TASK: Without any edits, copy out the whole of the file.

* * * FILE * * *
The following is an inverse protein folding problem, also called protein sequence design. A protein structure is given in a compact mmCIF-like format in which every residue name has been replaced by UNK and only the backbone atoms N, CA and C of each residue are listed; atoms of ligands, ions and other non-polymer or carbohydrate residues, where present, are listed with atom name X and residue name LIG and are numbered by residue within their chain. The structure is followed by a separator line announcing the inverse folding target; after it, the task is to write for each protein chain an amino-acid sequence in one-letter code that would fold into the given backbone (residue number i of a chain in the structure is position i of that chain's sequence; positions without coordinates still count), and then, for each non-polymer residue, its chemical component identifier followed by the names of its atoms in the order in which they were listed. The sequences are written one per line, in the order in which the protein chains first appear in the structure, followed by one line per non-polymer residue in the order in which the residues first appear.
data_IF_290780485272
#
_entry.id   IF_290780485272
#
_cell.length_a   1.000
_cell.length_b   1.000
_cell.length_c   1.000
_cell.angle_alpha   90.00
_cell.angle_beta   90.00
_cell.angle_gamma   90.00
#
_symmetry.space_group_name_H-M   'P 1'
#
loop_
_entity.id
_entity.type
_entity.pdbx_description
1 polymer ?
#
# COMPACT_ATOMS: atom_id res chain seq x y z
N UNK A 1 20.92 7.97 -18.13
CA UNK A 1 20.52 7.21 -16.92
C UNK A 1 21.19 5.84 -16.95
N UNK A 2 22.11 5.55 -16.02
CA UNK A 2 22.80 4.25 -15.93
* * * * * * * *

The following is an inverse protein folding problem, also called protein sequence design. A protein structure is given in a compact mmCIF-like format in which every residue name has been replaced by UNK and only the backbone atoms N, CA and C of each residue are listed; atoms of ligands, ions and other non-polymer or carbohydrate residues, where present, are listed with atom name X and residue name LIG and are numbered by residue within their chain. The structure is followed by a separator line announcing the inverse folding target; after it, the task is to write for each protein chain an amino-acid sequence in one-letter code that would fold into the given backbone (residue number i of a chain in the structure is position i of that chain's sequence; positions without coordinates still count), and then, for each non-polymer residue, its chemical component identifier followed by the names of its atoms in the order in which they were listed. The sequences are written one per line, in the order in which the protein chains first appear in the structure, followed by one line per non-polymer residue in the order in which the residues first appear.
data_IF_290780485272
#
_entry.id   IF_290780485272
#
_cell.length_a   1.000
_cell.length_b   1.000
_cell.length_c   1.000
_cell.angle_alpha   90.00
_cell.angle_beta   90.00
_cell.angle_gamma   90.00
#
_symmetry.space_group_name_H-M   'P 1'
#
loop_
_entity.id
_entity.type
_entity.pdbx_description
1 polymer ?
#
# COMPACT_ATOMS: atom_id res chain seq x y z
N UNK A 1 20.92 7.97 -18.13
CA UNK A 1 20.52 7.21 -16.92
C UNK A 1 21.19 5.84 -16.95
N UNK A 2 22.11 5.55 -16.02
CA UNK A 2 22.80 4.25 -15.93